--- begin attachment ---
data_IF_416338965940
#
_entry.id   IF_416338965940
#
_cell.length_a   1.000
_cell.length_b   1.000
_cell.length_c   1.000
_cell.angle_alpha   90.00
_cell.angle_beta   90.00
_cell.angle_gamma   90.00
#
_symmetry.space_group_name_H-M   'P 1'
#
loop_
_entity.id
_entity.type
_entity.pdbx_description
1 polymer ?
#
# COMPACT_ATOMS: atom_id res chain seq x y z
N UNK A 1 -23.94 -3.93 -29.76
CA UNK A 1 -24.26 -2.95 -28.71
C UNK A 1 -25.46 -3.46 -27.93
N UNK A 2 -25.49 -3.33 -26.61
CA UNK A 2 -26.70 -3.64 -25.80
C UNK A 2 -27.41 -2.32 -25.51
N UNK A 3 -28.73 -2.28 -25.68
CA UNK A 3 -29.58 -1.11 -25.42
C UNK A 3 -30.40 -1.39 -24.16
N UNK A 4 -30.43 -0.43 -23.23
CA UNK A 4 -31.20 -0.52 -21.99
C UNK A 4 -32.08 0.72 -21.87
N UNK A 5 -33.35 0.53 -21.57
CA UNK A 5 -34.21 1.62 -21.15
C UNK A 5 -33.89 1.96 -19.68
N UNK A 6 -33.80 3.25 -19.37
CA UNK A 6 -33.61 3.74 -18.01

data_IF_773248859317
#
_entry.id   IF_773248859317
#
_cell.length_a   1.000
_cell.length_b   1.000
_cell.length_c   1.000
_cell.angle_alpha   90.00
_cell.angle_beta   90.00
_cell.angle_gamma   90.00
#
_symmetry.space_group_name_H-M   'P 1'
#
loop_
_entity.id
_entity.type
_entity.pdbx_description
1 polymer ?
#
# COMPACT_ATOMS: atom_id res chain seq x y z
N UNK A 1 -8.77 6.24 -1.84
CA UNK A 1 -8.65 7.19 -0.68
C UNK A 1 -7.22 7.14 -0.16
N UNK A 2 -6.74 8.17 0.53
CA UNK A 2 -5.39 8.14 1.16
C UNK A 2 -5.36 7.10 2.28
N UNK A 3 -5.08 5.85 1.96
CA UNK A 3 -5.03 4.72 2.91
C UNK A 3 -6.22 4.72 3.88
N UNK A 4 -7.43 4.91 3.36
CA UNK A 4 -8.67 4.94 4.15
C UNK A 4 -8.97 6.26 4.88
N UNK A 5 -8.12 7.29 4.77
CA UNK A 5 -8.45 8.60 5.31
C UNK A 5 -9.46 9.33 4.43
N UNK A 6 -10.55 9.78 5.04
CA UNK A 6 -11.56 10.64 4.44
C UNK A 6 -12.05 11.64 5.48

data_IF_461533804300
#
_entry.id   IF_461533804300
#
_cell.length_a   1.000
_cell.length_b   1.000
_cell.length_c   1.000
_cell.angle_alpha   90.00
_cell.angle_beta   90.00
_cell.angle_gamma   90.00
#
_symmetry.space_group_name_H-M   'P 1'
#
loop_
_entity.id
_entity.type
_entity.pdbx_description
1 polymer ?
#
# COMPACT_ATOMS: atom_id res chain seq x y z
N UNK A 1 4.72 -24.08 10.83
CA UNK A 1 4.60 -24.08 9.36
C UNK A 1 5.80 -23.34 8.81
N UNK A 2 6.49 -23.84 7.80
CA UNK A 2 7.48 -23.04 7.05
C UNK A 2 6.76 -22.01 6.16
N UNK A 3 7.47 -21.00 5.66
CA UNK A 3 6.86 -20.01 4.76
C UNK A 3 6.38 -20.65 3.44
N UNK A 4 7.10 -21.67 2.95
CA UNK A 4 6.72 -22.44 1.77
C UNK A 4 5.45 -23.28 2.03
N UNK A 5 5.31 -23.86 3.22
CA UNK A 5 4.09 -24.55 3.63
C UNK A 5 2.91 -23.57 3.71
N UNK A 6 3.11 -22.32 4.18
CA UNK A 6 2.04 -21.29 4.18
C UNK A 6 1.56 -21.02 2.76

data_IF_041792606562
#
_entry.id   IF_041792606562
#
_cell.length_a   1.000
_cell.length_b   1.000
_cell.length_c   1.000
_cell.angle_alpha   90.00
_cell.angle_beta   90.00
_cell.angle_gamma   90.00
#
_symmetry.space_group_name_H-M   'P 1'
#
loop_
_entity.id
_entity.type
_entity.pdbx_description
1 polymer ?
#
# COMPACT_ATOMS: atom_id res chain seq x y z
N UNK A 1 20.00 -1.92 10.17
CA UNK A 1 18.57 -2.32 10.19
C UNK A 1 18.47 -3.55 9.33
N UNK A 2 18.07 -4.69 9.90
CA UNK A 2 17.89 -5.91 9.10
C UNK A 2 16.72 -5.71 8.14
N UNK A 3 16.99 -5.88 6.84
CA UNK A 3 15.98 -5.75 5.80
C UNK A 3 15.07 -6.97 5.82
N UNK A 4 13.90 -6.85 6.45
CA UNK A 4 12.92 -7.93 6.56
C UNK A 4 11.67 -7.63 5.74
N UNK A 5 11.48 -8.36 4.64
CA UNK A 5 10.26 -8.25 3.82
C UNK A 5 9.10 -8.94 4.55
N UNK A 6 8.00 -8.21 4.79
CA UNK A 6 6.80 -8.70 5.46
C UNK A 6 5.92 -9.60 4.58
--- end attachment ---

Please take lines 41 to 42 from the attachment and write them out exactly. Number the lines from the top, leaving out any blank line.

#
_cell.length_a   1.000